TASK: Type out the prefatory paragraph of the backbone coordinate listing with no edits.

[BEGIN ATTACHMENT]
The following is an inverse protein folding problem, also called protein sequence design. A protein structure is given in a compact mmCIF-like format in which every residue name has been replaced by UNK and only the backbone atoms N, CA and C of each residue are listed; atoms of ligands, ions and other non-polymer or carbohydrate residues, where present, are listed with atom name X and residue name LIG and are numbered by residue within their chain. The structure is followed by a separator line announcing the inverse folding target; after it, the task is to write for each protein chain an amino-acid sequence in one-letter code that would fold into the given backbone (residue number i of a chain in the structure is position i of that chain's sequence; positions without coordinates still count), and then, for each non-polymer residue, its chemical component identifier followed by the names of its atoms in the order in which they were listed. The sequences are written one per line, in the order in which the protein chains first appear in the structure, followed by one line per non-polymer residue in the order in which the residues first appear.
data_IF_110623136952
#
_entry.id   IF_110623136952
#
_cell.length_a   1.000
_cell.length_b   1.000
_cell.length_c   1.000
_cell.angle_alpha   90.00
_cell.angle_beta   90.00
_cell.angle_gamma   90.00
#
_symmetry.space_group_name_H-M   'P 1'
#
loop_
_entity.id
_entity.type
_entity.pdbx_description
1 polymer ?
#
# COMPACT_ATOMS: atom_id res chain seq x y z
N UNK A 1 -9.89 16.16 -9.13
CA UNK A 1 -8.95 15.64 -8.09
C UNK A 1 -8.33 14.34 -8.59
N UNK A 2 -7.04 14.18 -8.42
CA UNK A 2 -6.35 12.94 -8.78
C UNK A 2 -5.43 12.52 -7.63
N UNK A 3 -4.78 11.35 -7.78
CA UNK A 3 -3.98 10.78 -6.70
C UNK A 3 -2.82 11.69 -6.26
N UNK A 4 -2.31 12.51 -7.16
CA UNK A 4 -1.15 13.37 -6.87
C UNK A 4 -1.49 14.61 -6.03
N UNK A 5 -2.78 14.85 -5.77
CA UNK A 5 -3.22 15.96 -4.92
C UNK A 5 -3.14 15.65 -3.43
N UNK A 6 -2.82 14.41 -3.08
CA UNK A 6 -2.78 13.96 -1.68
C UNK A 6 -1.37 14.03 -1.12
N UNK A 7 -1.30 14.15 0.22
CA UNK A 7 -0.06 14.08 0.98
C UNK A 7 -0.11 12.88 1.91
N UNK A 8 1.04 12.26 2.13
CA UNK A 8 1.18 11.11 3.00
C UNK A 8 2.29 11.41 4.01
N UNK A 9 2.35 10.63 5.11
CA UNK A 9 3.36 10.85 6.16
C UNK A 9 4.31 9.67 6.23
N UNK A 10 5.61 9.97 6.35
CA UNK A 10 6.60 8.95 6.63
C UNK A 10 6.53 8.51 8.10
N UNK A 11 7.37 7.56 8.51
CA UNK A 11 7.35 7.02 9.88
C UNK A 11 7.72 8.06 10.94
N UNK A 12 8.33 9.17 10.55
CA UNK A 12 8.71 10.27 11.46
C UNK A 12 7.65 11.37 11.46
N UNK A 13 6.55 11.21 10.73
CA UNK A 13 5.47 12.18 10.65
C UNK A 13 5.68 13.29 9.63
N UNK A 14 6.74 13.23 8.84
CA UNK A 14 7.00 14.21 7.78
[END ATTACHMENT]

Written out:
The following is an inverse protein folding problem, also called protein sequence design. A protein structure is given in a compact mmCIF-like format in which every residue name has been replaced by UNK and only the backbone atoms N, CA and C of each residue are listed; atoms of ligands, ions and other non-polymer or carbohydrate residues, where present, are listed with atom name X and residue name LIG and are numbered by residue within their chain. The structure is followed by a separator line announcing the inverse folding target; after it, the task is to write for each protein chain an amino-acid sequence in one-letter code that would fold into the given backbone (residue number i of a chain in the structure is position i of that chain's sequence; positions without coordinates still count), and then, for each non-polymer residue, its chemical component identifier followed by the names of its atoms in the order in which they were listed. The sequences are written one per line, in the order in which the protein chains first appear in the structure, followed by one line per non-polymer residue in the order in which the residues first appear.